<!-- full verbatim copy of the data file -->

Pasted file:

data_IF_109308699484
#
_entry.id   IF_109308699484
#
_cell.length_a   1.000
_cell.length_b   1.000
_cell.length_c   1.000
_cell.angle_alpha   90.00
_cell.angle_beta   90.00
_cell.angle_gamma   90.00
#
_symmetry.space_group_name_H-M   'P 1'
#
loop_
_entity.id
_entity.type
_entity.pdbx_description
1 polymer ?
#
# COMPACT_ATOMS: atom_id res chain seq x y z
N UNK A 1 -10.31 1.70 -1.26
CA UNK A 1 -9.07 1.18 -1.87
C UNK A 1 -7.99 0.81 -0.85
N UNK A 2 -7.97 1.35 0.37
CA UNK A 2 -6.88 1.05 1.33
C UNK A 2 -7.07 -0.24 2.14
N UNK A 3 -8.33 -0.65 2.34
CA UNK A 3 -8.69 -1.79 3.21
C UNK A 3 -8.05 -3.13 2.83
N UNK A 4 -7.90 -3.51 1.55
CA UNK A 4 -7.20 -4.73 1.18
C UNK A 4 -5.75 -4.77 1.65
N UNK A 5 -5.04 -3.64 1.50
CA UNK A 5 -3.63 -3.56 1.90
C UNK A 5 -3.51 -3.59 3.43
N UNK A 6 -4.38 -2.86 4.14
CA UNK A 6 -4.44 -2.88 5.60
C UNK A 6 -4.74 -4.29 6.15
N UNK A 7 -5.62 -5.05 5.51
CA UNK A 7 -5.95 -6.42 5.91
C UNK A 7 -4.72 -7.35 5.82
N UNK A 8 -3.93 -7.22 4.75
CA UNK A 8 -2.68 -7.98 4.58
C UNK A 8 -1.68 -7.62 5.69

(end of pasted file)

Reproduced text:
data_IF_109308699484
#
_entry.id   IF_109308699484
#
_cell.length_a   1.000
_cell.length_b   1.000
_cell.length_c   1.000
_cell.angle_alpha   90.00
_cell.angle_beta   90.00
_cell.angle_gamma   90.00
#
_symmetry.space_group_name_H-M   'P 1'
#
loop_
_entity.id
_entity.type
_entity.pdbx_description
1 polymer ?
#
# COMPACT_ATOMS: atom_id res chain seq x y z
N UNK A 1 -10.31 1.70 -1.26
CA UNK A 1 -9.07 1.18 -1.87
C UNK A 1 -7.99 0.81 -0.85
N UNK A 2 -7.97 1.35 0.37
CA UNK A 2 -6.88 1.05 1.33
C UNK A 2 -7.07 -0.24 2.14
N UNK A 3 -8.33 -0.65 2.34
CA UNK A 3 -8.69 -1.79 3.21
C UNK A 3 -8.05 -3.13 2.83
N UNK A 4 -7.90 -3.51 1.55
CA UNK A 4 -7.20 -4.73 1.18
C UNK A 4 -5.75 -4.77 1.65
N UNK A 5 -5.04 -3.64 1.50
CA UNK A 5 -3.63 -3.56 1.90
C UNK A 5 -3.51 -3.59 3.43
N UNK A 6 -4.38 -2.86 4.14
CA UNK A 6 -4.44 -2.88 5.60
C UNK A 6 -4.74 -4.29 6.15
N UNK A 7 -5.62 -5.05 5.51
CA UNK A 7 -5.95 -6.42 5.91
C UNK A 7 -4.72 -7.35 5.82
N UNK A 8 -3.93 -7.22 4.75
CA UNK A 8 -2.68 -7.98 4.58
C UNK A 8 -1.68 -7.62 5.69